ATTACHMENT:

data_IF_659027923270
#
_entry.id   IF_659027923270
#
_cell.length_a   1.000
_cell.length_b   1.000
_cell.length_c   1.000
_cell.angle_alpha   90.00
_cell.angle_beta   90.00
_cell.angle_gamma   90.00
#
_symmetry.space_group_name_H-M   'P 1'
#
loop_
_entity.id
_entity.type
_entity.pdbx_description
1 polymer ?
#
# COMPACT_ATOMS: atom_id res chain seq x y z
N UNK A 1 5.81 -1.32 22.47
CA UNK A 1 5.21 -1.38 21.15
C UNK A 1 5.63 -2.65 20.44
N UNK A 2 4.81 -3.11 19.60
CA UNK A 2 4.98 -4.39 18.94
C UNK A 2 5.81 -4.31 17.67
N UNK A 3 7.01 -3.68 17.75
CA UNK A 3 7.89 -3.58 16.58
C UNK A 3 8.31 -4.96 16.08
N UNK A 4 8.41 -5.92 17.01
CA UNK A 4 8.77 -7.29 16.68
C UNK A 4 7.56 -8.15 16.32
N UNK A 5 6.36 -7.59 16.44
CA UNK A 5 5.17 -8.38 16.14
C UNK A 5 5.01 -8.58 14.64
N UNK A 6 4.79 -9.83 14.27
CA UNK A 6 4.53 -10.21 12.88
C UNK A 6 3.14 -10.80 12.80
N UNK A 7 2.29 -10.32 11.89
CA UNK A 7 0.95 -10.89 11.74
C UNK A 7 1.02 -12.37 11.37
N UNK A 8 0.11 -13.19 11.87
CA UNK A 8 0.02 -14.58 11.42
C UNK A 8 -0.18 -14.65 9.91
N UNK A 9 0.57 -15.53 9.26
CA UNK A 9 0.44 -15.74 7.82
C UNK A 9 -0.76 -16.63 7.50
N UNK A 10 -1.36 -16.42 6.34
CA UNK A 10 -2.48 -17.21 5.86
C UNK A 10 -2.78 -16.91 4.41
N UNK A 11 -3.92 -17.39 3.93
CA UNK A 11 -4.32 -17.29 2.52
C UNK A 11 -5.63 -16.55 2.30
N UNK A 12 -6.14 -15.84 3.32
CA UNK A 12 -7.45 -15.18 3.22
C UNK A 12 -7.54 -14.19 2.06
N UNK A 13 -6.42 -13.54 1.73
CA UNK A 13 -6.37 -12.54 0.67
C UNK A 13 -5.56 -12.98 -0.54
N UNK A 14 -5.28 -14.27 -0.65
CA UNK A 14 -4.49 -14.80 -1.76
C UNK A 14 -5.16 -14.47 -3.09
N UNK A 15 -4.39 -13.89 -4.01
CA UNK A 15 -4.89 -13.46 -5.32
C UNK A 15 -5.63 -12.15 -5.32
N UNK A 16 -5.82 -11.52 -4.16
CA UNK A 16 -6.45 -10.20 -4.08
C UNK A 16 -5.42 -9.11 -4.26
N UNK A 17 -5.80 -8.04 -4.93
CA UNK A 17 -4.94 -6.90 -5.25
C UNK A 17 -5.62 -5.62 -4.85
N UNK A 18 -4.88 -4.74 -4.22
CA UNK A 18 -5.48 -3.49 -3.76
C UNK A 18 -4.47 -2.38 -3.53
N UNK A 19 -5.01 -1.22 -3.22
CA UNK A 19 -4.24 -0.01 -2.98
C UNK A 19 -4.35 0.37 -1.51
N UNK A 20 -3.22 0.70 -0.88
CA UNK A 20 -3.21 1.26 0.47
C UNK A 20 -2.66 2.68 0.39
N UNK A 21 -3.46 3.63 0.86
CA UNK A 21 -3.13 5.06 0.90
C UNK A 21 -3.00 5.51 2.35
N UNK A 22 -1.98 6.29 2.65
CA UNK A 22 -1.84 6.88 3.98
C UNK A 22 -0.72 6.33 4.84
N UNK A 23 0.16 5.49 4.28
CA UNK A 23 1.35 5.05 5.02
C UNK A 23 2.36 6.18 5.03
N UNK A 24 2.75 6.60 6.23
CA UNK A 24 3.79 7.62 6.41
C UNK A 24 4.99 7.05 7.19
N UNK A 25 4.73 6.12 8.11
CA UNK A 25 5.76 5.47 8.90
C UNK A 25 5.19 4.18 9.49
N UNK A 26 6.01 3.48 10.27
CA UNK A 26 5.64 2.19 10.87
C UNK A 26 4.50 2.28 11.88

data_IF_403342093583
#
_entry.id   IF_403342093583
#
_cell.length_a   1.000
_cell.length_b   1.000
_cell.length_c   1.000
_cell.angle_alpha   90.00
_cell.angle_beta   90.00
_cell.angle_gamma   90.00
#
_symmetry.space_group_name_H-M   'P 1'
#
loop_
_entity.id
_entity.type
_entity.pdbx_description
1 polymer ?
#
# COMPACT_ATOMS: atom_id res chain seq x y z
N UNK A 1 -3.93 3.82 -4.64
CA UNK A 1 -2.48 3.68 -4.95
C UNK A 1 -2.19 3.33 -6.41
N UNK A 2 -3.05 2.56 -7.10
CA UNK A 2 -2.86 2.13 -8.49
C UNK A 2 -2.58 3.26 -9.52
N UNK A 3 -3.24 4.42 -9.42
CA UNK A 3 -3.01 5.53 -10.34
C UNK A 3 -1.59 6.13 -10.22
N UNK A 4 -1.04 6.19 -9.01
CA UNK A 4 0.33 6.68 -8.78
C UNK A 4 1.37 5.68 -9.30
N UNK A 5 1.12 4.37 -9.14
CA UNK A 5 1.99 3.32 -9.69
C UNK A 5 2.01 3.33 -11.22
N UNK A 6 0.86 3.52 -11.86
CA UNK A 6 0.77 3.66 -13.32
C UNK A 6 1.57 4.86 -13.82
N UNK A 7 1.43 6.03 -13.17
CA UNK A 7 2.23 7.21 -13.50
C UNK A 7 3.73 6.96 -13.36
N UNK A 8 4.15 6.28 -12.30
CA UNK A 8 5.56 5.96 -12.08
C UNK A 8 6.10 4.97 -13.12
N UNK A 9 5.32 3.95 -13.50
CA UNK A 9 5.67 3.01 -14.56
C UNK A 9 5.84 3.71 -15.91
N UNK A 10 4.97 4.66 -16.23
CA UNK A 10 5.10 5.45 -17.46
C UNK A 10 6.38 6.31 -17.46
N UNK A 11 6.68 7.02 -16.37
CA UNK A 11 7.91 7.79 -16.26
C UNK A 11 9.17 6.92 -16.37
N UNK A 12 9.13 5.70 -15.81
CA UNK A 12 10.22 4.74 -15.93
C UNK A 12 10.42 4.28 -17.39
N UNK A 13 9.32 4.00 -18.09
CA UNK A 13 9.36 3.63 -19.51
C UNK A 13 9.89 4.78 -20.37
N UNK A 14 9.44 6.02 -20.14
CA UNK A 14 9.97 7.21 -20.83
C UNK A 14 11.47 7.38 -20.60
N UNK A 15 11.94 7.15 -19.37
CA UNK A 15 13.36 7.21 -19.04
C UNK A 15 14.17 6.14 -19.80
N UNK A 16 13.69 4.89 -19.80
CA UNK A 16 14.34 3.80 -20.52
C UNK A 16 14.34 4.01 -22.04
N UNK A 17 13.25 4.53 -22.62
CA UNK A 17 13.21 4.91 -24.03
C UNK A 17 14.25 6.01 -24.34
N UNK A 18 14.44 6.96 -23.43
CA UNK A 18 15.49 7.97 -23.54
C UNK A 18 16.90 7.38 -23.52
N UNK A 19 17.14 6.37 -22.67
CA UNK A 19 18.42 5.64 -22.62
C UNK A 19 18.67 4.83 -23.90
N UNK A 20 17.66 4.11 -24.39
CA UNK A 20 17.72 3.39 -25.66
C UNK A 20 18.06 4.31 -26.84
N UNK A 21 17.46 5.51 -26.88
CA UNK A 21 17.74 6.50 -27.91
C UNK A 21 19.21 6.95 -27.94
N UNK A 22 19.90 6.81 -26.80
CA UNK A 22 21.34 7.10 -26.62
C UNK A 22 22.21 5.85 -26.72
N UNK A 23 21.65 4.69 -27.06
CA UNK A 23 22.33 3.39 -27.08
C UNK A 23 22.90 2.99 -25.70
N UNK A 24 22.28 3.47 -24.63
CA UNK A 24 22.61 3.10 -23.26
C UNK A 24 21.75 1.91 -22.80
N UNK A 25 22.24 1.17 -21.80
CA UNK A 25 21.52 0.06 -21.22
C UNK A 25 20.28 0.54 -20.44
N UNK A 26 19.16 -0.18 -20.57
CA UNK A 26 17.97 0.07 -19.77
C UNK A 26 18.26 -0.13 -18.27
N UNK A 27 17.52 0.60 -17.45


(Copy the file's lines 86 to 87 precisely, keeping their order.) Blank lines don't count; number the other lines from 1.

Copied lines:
C UNK A 22 -0.72 6.33 4.84
N UNK A 23 0.16 5.49 4.28